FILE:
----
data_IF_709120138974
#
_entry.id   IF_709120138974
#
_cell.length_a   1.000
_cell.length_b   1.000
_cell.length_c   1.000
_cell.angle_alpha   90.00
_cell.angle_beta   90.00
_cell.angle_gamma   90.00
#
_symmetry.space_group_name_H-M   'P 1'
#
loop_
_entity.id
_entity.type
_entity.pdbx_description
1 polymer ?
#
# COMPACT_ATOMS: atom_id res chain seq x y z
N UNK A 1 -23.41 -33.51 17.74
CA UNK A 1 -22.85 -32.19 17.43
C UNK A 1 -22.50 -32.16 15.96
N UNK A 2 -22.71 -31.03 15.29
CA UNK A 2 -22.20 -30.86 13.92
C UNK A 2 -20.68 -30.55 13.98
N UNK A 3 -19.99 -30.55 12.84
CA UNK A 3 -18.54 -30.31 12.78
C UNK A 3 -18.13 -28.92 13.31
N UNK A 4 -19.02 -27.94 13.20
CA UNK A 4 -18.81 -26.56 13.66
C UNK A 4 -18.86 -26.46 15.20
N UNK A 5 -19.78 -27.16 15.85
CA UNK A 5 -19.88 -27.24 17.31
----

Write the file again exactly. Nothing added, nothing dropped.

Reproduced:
data_IF_709120138974
#
_entry.id   IF_709120138974
#
_cell.length_a   1.000
_cell.length_b   1.000
_cell.length_c   1.000
_cell.angle_alpha   90.00
_cell.angle_beta   90.00
_cell.angle_gamma   90.00
#
_symmetry.space_group_name_H-M   'P 1'
#
loop_
_entity.id
_entity.type
_entity.pdbx_description
1 polymer ?
#
# COMPACT_ATOMS: atom_id res chain seq x y z
N UNK A 1 -23.41 -33.51 17.74
CA UNK A 1 -22.85 -32.19 17.43
C UNK A 1 -22.50 -32.16 15.96
N UNK A 2 -22.71 -31.03 15.29
CA UNK A 2 -22.20 -30.86 13.92
C UNK A 2 -20.68 -30.55 13.98
N UNK A 3 -19.99 -30.55 12.84
CA UNK A 3 -18.54 -30.31 12.78
C UNK A 3 -18.13 -28.92 13.31
N UNK A 4 -19.02 -27.94 13.20
CA UNK A 4 -18.81 -26.56 13.66
C UNK A 4 -18.86 -26.46 15.20
N UNK A 5 -19.78 -27.16 15.85
CA UNK A 5 -19.88 -27.24 17.31